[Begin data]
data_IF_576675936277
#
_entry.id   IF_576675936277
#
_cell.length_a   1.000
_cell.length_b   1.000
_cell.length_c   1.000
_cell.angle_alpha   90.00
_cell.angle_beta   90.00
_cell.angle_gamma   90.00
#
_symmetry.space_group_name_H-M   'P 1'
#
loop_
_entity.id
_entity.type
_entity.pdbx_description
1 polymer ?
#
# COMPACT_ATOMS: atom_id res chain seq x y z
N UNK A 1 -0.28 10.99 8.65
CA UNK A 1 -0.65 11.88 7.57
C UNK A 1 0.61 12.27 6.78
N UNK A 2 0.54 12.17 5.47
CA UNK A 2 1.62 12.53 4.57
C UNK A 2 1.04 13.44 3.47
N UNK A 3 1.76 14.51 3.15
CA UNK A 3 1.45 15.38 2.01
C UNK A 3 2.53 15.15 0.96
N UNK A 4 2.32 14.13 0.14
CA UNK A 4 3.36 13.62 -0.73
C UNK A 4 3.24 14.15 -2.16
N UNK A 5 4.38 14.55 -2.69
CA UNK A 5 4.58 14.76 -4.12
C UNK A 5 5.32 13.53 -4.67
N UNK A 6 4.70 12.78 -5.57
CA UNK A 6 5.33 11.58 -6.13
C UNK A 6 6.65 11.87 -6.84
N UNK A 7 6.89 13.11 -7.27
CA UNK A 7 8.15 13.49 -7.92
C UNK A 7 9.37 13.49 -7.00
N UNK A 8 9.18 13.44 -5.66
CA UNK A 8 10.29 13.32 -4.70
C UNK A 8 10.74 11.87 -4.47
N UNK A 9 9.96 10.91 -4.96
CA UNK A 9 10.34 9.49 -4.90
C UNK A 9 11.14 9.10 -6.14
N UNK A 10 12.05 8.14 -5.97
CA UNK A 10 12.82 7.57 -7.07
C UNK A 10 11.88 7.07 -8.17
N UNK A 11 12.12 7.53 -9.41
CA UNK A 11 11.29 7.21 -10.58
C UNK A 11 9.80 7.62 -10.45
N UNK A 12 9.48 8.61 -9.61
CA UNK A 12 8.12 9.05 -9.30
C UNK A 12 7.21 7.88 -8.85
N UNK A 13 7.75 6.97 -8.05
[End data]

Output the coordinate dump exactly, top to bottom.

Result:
data_IF_576675936277
#
_entry.id   IF_576675936277
#
_cell.length_a   1.000
_cell.length_b   1.000
_cell.length_c   1.000
_cell.angle_alpha   90.00
_cell.angle_beta   90.00
_cell.angle_gamma   90.00
#
_symmetry.space_group_name_H-M   'P 1'
#
loop_
_entity.id
_entity.type
_entity.pdbx_description
1 polymer ?
#
# COMPACT_ATOMS: atom_id res chain seq x y z
N UNK A 1 -0.28 10.99 8.65
CA UNK A 1 -0.65 11.88 7.57
C UNK A 1 0.61 12.27 6.78
N UNK A 2 0.54 12.17 5.47
CA UNK A 2 1.62 12.53 4.57
C UNK A 2 1.04 13.44 3.47
N UNK A 3 1.76 14.51 3.15
CA UNK A 3 1.45 15.38 2.01
C UNK A 3 2.53 15.15 0.96
N UNK A 4 2.32 14.13 0.14
CA UNK A 4 3.36 13.62 -0.73
C UNK A 4 3.24 14.15 -2.16
N UNK A 5 4.38 14.55 -2.69
CA UNK A 5 4.58 14.76 -4.12
C UNK A 5 5.32 13.53 -4.67
N UNK A 6 4.70 12.78 -5.57
CA UNK A 6 5.33 11.58 -6.13
C UNK A 6 6.65 11.87 -6.84
N UNK A 7 6.89 13.11 -7.27
CA UNK A 7 8.15 13.49 -7.92
C UNK A 7 9.37 13.49 -7.00
N UNK A 8 9.18 13.44 -5.66
CA UNK A 8 10.29 13.32 -4.70
C UNK A 8 10.74 11.87 -4.47
N UNK A 9 9.96 10.91 -4.96
CA UNK A 9 10.34 9.49 -4.90
C UNK A 9 11.14 9.10 -6.14
N UNK A 10 12.05 8.14 -5.97
CA UNK A 10 12.82 7.57 -7.07
C UNK A 10 11.88 7.07 -8.17
N UNK A 11 12.12 7.53 -9.41
CA UNK A 11 11.29 7.21 -10.58
C UNK A 11 9.80 7.62 -10.45
N UNK A 12 9.48 8.61 -9.61
CA UNK A 12 8.12 9.05 -9.30
C UNK A 12 7.21 7.88 -8.85
N UNK A 13 7.75 6.97 -8.05